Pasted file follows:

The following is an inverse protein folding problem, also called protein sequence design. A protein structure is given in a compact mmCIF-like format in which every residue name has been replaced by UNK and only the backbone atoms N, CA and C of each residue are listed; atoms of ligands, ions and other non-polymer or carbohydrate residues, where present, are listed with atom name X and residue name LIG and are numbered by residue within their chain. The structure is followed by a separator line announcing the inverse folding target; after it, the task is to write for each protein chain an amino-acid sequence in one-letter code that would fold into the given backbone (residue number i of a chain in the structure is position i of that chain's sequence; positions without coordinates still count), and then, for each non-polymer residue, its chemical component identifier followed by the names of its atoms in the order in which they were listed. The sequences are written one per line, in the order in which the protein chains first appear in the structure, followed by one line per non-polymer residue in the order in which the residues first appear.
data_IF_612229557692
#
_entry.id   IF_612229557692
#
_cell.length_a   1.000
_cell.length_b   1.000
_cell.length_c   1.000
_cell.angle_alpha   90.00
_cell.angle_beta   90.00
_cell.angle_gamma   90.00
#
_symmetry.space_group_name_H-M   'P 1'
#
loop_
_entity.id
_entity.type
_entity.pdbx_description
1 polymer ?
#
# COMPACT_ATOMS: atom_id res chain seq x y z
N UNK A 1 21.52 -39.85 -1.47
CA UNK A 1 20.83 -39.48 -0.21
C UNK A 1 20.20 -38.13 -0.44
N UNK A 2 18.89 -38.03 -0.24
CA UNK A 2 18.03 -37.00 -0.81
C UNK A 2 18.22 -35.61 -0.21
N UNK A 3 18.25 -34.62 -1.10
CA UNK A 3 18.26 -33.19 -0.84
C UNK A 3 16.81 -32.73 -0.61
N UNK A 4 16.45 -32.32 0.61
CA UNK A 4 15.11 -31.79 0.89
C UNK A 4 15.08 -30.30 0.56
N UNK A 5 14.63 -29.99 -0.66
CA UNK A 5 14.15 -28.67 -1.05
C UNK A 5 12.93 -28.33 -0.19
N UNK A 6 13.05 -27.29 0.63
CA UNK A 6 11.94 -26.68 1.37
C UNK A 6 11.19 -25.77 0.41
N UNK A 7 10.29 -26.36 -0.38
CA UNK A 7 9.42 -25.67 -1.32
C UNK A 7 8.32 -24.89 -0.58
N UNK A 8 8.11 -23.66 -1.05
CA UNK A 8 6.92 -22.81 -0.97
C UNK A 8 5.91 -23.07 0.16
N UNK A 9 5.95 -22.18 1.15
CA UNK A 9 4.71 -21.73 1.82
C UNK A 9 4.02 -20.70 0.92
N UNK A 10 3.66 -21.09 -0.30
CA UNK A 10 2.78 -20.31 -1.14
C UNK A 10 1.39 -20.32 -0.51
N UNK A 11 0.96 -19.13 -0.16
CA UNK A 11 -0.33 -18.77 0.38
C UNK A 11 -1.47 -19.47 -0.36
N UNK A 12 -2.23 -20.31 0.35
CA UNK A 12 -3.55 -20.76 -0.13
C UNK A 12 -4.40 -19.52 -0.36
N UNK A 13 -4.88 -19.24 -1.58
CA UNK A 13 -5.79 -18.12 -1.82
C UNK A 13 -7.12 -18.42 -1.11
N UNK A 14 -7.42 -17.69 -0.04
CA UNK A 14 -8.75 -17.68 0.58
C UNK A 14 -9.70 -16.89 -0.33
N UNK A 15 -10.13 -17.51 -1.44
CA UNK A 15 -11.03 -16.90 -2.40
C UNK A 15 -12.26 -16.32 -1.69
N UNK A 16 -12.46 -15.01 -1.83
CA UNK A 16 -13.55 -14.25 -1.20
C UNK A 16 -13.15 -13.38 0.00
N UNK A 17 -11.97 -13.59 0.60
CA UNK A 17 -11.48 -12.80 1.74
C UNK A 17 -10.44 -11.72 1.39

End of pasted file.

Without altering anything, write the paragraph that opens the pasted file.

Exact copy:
The following is an inverse protein folding problem, also called protein sequence design. A protein structure is given in a compact mmCIF-like format in which every residue name has been replaced by UNK and only the backbone atoms N, CA and C of each residue are listed; atoms of ligands, ions and other non-polymer or carbohydrate residues, where present, are listed with atom name X and residue name LIG and are numbered by residue within their chain. The structure is followed by a separator line announcing the inverse folding target; after it, the task is to write for each protein chain an amino-acid sequence in one-letter code that would fold into the given backbone (residue number i of a chain in the structure is position i of that chain's sequence; positions without coordinates still count), and then, for each non-polymer residue, its chemical component identifier followed by the names of its atoms in the order in which they were listed. The sequences are written one per line, in the order in which the protein chains first appear in the structure, followed by one line per non-polymer residue in the order in which the residues first appear.